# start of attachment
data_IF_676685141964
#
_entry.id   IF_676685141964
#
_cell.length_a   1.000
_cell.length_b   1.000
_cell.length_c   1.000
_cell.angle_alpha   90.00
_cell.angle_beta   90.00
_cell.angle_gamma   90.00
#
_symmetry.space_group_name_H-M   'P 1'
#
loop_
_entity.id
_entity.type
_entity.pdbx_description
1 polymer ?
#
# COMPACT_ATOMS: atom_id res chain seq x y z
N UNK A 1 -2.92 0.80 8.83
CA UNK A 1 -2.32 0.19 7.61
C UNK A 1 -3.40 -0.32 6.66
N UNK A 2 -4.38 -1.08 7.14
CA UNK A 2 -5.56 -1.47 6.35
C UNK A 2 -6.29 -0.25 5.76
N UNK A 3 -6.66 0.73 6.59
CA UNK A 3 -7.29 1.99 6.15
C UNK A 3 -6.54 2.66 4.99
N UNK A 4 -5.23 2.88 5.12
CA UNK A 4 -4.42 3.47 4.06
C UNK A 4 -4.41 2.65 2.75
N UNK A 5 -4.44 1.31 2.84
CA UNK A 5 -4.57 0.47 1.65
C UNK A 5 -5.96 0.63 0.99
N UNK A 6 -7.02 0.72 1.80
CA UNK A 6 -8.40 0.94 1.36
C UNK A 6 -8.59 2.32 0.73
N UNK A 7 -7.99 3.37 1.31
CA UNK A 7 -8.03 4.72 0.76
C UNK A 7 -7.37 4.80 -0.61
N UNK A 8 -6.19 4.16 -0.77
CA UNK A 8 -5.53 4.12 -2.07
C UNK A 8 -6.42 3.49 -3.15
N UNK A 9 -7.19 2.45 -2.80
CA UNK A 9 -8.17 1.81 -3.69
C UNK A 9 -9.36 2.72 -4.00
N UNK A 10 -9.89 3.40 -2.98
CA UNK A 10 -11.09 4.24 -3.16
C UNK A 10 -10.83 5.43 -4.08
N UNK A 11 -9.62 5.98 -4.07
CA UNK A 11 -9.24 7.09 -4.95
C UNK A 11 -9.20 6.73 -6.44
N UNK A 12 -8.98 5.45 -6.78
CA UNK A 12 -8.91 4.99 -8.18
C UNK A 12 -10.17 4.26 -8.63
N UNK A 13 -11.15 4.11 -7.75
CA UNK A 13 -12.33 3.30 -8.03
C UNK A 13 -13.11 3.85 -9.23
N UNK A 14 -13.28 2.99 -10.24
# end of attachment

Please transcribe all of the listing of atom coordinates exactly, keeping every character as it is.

data_IF_676685141964
#
_entry.id   IF_676685141964
#
_cell.length_a   1.000
_cell.length_b   1.000
_cell.length_c   1.000
_cell.angle_alpha   90.00
_cell.angle_beta   90.00
_cell.angle_gamma   90.00
#
_symmetry.space_group_name_H-M   'P 1'
#
loop_
_entity.id
_entity.type
_entity.pdbx_description
1 polymer ?
#
# COMPACT_ATOMS: atom_id res chain seq x y z
N UNK A 1 -2.92 0.80 8.83
CA UNK A 1 -2.32 0.19 7.61
C UNK A 1 -3.40 -0.32 6.66
N UNK A 2 -4.38 -1.08 7.14
CA UNK A 2 -5.56 -1.47 6.35
C UNK A 2 -6.29 -0.25 5.76
N UNK A 3 -6.66 0.73 6.59
CA UNK A 3 -7.29 1.99 6.15
C UNK A 3 -6.54 2.66 4.99
N UNK A 4 -5.23 2.88 5.12
CA UNK A 4 -4.42 3.47 4.06
C UNK A 4 -4.41 2.65 2.75
N UNK A 5 -4.44 1.31 2.84
CA UNK A 5 -4.57 0.47 1.65
C UNK A 5 -5.96 0.63 0.99
N UNK A 6 -7.02 0.72 1.80
CA UNK A 6 -8.40 0.94 1.36
C UNK A 6 -8.59 2.32 0.73
N UNK A 7 -7.99 3.37 1.31
CA UNK A 7 -8.03 4.72 0.76
C UNK A 7 -7.37 4.80 -0.61
N UNK A 8 -6.19 4.16 -0.77
CA UNK A 8 -5.53 4.12 -2.07
C UNK A 8 -6.42 3.49 -3.15
N UNK A 9 -7.19 2.45 -2.80
CA UNK A 9 -8.17 1.81 -3.69
C UNK A 9 -9.36 2.72 -4.00
N UNK A 10 -9.89 3.40 -2.98
CA UNK A 10 -11.09 4.24 -3.16
C UNK A 10 -10.83 5.43 -4.08
N UNK A 11 -9.62 5.98 -4.07
CA UNK A 11 -9.24 7.09 -4.95
C UNK A 11 -9.20 6.73 -6.44
N UNK A 12 -8.98 5.45 -6.78
CA UNK A 12 -8.91 4.99 -8.18
C UNK A 12 -10.17 4.26 -8.63
N UNK A 13 -11.15 4.11 -7.75
CA UNK A 13 -12.33 3.30 -8.03
C UNK A 13 -13.11 3.85 -9.23
N UNK A 14 -13.28 2.99 -10.24